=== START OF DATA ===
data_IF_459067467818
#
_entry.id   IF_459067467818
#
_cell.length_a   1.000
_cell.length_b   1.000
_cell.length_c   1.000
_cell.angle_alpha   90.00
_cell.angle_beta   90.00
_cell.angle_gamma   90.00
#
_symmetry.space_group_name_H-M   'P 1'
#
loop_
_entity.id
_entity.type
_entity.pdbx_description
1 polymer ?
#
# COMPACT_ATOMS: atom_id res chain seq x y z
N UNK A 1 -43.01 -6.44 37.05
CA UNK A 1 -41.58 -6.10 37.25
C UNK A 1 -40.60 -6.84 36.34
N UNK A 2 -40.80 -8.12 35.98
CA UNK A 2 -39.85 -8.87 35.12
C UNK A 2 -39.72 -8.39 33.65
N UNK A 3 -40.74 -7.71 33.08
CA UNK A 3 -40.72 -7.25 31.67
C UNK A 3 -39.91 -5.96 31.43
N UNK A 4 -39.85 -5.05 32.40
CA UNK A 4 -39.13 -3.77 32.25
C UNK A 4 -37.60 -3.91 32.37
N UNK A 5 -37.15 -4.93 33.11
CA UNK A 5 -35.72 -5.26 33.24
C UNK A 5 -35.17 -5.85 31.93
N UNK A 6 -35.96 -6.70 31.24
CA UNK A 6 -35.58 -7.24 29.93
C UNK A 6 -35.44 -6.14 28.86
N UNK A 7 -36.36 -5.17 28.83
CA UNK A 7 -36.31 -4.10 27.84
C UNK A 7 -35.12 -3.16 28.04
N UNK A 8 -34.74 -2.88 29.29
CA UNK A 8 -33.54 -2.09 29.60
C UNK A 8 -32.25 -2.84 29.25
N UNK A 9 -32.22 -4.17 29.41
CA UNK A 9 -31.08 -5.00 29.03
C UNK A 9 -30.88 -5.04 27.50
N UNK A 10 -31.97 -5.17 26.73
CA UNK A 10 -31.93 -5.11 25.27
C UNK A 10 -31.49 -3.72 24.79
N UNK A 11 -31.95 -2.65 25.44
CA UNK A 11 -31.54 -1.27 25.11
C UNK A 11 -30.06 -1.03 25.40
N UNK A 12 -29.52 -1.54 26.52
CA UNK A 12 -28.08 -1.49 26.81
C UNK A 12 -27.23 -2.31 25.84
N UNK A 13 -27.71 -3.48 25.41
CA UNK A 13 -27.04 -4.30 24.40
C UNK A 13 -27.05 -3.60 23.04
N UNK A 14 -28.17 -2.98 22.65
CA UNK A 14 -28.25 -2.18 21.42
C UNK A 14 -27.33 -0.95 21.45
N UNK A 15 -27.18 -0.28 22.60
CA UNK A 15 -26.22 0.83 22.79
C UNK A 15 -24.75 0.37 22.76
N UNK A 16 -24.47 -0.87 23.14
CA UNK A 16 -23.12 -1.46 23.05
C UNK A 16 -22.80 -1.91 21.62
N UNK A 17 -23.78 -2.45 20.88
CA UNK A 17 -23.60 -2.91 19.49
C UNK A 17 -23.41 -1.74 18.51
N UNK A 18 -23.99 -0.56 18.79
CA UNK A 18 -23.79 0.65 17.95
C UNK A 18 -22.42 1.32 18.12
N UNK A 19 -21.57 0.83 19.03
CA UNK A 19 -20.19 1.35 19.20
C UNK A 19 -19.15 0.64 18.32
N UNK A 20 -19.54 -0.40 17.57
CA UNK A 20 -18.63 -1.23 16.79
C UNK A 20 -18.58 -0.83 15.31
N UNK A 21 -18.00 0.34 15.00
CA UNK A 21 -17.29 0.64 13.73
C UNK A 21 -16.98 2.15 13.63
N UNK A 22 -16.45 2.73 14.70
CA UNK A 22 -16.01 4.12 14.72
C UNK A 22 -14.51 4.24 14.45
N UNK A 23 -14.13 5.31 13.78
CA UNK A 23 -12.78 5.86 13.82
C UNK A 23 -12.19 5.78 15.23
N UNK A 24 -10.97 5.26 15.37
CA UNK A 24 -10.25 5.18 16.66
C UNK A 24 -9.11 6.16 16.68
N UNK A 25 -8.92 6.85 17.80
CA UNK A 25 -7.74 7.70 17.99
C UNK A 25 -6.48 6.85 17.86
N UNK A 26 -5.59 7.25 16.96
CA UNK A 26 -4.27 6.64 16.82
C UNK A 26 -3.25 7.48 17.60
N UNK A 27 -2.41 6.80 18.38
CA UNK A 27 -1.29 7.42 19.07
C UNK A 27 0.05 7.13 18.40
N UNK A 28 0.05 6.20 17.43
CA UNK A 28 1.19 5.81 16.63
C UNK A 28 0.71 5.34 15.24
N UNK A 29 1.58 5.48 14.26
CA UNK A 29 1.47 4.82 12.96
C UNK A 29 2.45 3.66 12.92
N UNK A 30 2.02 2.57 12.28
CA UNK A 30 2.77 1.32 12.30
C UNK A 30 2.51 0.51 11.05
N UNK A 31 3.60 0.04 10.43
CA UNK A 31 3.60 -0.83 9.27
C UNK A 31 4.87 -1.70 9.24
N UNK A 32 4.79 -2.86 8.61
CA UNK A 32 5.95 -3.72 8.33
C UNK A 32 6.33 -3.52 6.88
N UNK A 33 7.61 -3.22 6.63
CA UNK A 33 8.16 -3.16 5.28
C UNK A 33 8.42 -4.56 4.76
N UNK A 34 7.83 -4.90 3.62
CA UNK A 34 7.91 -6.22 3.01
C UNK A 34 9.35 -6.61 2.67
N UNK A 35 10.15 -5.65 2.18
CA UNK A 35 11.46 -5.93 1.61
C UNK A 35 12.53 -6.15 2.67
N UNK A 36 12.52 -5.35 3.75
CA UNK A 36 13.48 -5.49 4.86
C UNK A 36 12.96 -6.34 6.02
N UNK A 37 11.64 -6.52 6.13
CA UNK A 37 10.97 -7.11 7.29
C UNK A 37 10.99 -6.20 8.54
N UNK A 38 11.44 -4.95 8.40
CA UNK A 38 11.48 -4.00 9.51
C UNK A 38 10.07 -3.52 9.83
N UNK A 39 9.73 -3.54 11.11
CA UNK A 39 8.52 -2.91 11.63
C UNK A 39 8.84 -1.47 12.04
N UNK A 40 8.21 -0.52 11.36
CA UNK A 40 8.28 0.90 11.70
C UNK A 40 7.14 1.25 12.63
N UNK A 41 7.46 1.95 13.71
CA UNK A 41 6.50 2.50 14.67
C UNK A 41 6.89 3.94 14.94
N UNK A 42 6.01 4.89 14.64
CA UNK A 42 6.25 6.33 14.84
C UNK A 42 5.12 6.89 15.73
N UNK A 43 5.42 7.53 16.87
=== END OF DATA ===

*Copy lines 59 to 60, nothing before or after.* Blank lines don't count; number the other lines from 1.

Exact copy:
C UNK A 13 -27.05 -3.60 23.04
N UNK A 14 -28.17 -2.98 22.65